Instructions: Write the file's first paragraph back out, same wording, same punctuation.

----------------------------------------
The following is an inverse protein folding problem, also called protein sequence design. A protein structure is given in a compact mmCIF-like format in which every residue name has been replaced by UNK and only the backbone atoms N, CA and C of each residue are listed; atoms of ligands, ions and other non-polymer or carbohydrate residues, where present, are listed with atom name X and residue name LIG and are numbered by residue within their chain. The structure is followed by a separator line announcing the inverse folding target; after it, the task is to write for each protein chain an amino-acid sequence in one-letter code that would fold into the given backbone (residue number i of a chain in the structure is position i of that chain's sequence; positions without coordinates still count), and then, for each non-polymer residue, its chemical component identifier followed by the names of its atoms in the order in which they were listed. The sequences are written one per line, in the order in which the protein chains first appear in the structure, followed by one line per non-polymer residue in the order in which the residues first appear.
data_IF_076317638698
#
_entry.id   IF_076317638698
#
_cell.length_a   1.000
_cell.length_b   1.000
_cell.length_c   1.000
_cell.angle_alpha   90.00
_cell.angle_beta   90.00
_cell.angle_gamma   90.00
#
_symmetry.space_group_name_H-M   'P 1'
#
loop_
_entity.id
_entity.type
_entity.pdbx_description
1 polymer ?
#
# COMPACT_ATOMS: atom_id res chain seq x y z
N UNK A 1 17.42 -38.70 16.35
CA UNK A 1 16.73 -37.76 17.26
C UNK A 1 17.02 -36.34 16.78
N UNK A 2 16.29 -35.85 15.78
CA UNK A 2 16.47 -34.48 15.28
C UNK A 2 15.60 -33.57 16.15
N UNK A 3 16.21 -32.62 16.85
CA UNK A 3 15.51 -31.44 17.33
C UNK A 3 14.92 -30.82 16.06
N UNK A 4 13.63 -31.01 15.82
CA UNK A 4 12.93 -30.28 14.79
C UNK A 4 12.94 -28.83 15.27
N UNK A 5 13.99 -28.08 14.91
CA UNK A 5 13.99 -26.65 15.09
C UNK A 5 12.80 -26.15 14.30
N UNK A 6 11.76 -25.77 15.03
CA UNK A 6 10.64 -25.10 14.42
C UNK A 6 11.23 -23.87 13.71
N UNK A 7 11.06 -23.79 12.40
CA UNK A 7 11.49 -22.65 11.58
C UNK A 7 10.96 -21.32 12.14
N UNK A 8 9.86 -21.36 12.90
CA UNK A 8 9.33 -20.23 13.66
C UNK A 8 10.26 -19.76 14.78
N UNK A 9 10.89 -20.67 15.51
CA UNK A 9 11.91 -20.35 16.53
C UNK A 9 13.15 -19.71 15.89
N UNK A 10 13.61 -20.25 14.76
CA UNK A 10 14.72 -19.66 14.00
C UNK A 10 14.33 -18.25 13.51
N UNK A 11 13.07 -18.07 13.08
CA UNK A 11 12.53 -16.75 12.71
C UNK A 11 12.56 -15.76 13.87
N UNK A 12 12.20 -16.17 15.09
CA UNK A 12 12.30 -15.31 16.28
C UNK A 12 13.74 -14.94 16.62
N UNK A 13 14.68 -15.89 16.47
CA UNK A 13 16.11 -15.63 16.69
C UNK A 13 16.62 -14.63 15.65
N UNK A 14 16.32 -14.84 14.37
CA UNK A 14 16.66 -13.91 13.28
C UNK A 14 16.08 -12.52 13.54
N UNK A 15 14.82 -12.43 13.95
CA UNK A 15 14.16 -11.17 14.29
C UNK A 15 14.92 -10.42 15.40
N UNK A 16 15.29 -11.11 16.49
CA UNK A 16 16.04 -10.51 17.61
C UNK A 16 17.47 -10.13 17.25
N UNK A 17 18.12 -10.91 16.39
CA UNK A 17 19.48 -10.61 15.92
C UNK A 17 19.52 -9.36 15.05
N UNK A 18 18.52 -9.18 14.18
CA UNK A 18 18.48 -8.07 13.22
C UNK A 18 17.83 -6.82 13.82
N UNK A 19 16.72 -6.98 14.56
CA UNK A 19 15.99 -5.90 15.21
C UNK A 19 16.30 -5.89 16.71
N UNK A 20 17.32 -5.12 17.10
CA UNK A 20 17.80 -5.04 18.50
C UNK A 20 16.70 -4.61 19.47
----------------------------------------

The following is an inverse protein folding problem, also called protein sequence design. A protein structure is given in a compact mmCIF-like format in which every residue name has been replaced by UNK and only the backbone atoms N, CA and C of each residue are listed; atoms of ligands, ions and other non-polymer or carbohydrate residues, where present, are listed with atom name X and residue name LIG and are numbered by residue within their chain. The structure is followed by a separator line announcing the inverse folding target; after it, the task is to write for each protein chain an amino-acid sequence in one-letter code that would fold into the given backbone (residue number i of a chain in the structure is position i of that chain's sequence; positions without coordinates still count), and then, for each non-polymer residue, its chemical component identifier followed by the names of its atoms in the order in which they were listed. The sequences are written one per line, in the order in which the protein chains first appear in the structure, followed by one line per non-polymer residue in the order in which the residues first appear.